Skip to main content
Best News Website or Mobile Service
WAN-IFRA Digital Media Awards Worldwide 2022
Best News Website or Mobile Service
Digital Media Awards Worldwide 2022
Hamburger Menu




Singapore wages up 0.4% in real terms in 2022, pace of growth 'significantly dampened' by inflation

Nominal total wages, which do not take into account inflation, grew by 6.5 per cent in 2022, the highest in a decade.

Singapore wages up 0.4% in real terms in 2022, pace of growth 'significantly dampened' by inflation

People in the central business district in Singapore on Mar 25, 2022. (File photo: CNA/Gaya Chandramohan)

SINGAPORE: Real wages in Singapore grew 0.4 per cent in 2022, lower than the 1.6 per cent in the preceding year, the Ministry of Manpower (MOM) said on Monday (May 29).

The pace of real wage growth last year was "significantly dampened" by inflation. The inflation rate in 2022 was 6.1 per cent, higher than the 2.3 per cent recorded in the preceding year.

Last year was the smallest increase in real wages since 2012, when real wages fell by 0.4 per cent.

Nominal total wages – including employers' Central Provident Fund (CPF) contributions – of full-time resident employees who had been with the same employer for at least one year rose by 6.5 per cent last year.

Nominal total wages do not take inflation into account. The 6.5 per cent increase in 2022 was "significantly higher" than the 3.9 per cent in 2021, and last year's was the highest in a decade.

"This reflected the efforts by firms to restore wages of some employees who experienced wage cuts during the pandemic years, as well as give higher wage increases to other employees to retain staff amidst competition for workers," said MOM.


Nearly three in four establishments in Singapore gave wage increases as business activities picked up last year.

"As the Singapore economy continued to grow in 2022, there was a strong increase in the proportion of profitable firms. As a result, more firms were able to raise their employees’ wages in 2022 compared to 2021," said the ministry.

The proportion of profitable establishments rose for the second consecutive year to 83.9 per cent in 2022. The proportion of establishments that gave wage increases rose from 60 per cent in 2021 to 72.2 per cent in 2022.

This was slightly higher than the pre-pandemic level of 69.2 per cent in 2019, noted MOM.

Among establishments that gave wage increases, the magnitude of increase was larger in 2022 compared with 2021.

Those that cut the wages of their employees remained in the minority at 5.2 per cent, said the Manpower Ministry. Among them, the magnitude of wage cuts was also smaller in 2022 than in the preceding year.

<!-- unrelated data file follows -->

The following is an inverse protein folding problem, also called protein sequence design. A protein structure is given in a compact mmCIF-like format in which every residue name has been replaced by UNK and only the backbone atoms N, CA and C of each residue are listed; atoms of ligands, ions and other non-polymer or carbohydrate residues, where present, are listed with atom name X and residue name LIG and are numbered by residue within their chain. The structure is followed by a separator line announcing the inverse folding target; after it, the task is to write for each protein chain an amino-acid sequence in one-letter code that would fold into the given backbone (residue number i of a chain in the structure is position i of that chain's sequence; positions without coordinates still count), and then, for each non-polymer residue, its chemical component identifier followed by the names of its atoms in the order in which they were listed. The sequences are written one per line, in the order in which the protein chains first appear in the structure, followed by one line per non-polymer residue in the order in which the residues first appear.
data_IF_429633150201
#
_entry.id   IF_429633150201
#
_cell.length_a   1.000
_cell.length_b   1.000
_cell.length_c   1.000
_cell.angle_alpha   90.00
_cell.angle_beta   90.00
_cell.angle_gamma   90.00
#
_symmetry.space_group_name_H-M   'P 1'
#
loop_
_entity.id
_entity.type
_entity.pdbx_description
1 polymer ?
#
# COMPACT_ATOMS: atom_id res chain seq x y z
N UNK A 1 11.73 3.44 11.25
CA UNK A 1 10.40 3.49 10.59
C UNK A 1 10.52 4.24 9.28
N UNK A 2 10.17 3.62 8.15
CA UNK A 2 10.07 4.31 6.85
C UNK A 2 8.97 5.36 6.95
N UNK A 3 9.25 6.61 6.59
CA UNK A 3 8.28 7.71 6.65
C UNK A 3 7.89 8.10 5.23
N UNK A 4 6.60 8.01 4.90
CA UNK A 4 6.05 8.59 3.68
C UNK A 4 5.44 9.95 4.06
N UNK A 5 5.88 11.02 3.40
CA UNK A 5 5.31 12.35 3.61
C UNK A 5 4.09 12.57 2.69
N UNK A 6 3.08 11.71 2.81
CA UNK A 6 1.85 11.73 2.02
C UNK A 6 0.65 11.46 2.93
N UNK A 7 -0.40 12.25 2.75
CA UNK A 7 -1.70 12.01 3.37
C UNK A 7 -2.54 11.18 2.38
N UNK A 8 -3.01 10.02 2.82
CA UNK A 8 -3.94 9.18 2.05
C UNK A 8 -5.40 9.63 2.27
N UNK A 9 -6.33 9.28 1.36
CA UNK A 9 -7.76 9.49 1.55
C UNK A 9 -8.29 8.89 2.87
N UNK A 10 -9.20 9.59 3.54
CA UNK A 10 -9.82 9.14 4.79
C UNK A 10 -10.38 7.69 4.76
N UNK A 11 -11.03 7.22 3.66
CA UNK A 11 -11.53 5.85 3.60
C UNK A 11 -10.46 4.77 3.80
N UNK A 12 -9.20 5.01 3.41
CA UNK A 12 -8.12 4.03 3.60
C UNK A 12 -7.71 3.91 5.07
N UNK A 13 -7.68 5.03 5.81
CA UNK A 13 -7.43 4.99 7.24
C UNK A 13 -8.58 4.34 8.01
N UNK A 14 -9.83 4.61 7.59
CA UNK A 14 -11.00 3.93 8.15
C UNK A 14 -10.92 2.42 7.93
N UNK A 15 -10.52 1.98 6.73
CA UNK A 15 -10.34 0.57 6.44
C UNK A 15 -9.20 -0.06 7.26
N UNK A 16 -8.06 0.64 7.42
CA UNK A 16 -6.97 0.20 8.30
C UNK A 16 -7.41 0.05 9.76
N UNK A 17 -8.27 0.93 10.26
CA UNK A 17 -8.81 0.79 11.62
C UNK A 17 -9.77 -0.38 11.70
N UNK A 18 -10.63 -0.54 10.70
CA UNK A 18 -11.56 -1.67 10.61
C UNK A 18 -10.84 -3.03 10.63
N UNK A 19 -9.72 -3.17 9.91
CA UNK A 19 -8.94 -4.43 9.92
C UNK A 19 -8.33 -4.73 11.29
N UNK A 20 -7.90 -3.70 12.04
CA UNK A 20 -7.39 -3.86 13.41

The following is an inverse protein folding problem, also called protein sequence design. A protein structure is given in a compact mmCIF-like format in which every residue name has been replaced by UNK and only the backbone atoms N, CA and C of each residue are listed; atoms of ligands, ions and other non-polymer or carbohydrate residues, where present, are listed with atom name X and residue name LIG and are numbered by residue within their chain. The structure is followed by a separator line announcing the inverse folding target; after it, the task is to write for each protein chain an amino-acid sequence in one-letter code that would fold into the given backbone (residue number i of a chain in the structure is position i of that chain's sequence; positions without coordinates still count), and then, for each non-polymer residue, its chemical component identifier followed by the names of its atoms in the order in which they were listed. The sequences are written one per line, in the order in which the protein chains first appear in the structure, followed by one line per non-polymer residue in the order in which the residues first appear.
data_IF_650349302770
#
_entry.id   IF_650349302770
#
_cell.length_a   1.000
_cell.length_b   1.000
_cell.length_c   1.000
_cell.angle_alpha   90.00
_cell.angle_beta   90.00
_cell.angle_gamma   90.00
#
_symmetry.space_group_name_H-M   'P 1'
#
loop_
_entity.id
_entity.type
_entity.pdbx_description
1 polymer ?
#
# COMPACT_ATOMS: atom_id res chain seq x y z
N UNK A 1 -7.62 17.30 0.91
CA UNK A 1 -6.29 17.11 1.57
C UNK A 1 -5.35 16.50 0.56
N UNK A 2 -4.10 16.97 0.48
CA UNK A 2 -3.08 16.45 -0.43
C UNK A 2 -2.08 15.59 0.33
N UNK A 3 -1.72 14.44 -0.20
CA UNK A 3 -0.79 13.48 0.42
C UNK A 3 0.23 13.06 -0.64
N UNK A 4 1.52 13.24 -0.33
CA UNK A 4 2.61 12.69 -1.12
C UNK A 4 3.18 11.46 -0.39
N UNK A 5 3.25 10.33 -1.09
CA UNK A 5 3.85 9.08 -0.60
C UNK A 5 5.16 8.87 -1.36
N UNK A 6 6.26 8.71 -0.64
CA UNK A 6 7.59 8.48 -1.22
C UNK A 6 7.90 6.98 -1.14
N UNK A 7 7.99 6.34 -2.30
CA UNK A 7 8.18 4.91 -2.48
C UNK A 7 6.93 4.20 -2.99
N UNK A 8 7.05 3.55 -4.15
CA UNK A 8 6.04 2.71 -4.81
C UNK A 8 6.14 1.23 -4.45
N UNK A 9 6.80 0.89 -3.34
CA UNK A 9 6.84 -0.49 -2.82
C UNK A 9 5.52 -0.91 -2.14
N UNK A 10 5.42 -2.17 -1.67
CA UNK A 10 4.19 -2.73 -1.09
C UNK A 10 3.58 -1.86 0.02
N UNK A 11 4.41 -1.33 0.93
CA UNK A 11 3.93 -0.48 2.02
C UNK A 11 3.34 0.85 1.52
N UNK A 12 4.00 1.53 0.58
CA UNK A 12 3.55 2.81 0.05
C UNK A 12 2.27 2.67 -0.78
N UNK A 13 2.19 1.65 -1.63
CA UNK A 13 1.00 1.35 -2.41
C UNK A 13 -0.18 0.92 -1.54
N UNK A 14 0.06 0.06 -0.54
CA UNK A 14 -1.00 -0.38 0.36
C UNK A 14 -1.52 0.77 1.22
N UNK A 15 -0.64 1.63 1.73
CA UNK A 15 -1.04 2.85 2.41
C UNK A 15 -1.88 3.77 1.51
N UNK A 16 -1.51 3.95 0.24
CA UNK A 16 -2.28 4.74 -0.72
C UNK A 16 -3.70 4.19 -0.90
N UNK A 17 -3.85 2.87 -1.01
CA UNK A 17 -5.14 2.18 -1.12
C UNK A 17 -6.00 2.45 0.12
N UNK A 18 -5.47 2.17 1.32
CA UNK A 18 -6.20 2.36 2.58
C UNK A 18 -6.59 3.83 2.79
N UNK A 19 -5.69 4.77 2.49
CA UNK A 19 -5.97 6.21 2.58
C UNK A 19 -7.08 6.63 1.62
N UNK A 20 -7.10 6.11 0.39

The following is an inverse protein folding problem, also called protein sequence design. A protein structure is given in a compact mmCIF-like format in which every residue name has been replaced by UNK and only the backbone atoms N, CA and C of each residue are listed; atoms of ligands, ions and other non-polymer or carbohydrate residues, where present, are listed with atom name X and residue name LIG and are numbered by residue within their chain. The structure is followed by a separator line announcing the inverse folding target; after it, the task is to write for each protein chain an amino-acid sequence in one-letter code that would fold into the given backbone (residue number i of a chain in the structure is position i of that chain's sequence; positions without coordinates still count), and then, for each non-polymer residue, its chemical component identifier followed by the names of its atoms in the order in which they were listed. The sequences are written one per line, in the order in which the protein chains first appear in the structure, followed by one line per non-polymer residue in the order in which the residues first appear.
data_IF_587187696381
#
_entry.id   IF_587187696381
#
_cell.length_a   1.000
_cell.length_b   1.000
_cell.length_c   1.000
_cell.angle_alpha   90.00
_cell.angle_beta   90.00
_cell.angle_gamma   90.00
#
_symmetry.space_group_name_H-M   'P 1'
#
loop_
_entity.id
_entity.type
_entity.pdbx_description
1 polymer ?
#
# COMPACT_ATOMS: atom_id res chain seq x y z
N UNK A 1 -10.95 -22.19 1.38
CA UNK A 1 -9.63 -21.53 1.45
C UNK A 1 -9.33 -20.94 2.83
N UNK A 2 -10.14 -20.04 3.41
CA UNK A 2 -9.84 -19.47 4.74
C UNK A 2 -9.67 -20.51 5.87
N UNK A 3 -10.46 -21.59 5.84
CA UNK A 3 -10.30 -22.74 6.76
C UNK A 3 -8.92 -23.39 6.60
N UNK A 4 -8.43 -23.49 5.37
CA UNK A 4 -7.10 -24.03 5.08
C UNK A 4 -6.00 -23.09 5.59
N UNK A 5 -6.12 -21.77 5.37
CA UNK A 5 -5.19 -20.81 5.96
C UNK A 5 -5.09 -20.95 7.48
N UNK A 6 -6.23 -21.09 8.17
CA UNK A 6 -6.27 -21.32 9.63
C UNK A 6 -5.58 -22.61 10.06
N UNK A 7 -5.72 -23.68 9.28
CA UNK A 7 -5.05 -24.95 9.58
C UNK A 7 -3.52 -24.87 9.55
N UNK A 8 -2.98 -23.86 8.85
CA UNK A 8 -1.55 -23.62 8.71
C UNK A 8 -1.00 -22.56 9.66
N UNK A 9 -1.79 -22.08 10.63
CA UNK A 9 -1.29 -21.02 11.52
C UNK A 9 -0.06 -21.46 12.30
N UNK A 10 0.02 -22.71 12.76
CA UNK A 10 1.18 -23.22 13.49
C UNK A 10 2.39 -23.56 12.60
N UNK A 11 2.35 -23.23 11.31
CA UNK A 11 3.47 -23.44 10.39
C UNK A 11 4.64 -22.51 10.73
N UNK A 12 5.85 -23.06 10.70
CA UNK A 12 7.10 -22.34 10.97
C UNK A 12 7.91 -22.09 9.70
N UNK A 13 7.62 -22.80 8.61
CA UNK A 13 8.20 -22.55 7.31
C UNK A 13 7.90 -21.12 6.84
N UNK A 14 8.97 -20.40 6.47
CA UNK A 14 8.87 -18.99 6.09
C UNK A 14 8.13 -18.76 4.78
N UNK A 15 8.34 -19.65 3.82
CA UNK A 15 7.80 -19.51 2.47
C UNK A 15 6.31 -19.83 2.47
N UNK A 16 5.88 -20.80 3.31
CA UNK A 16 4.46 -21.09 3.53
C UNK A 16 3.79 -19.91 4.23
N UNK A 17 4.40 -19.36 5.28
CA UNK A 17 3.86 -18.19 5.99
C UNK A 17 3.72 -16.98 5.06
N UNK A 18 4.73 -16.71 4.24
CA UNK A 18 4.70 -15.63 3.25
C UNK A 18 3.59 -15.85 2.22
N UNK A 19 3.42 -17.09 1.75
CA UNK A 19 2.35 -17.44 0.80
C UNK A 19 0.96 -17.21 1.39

The remaining 22.6 per cent of firms left the wages of their employees unchanged.


Last year, all industries saw higher wage growth compared with 2021, but the magnitude of increase varied.

Accommodation and retail trade sectors registered above-average wage increases at 9.7 per cent and 6.7 per cent respectively. Companies in this sector raised wages to attract and retail workers amid a strong recovery in tourism demand.

The financial services, information and communications, and professional services sectors continued to register strong wage increases in 2022, alongside sustained manpower demand in these industries.

Firms in manufacturing and wholesale trade sectors also raised the wages of their employees, but to a lesser degree as a result of global supply chain disruptions and weakness in trade-related activities.


Based on recent polls on wage expectations conducted in the first quarter of this year, more firms expressed an intention to raise the wages of their employees in March this year, compared with December last year.

"However, against the backdrop of the global economic slowdown and a more uncertain business environment, firms are likely to take a cautious approach regarding salary increments," said MOM.

In April, the Monetary Authority of Singapore (MAS) said it expects core inflation to remain elevated over the next few months as businesses continue raising prices at a firm pace to pass on cost increases. 

But core inflation will remain on a "broad moderating path" and should slow more discernibly in the second half of this year, MAS said.

The Manpower Ministry said total nominal and real wage growth are expected to moderate in 2023.

"To remain competitive and resilient amidst these global developments, we encourage firms and workers to press on with business and workforce transformation, and make full use of government programmes to adapt to the changing environment," said the ministry.

"The government also encourages all firms to implement the Flexible Wage System as the uncertainties ahead continue to underscore the need for resilience and flexibility in wage structures."

Source: CNA/rj(mi)


Also worth reading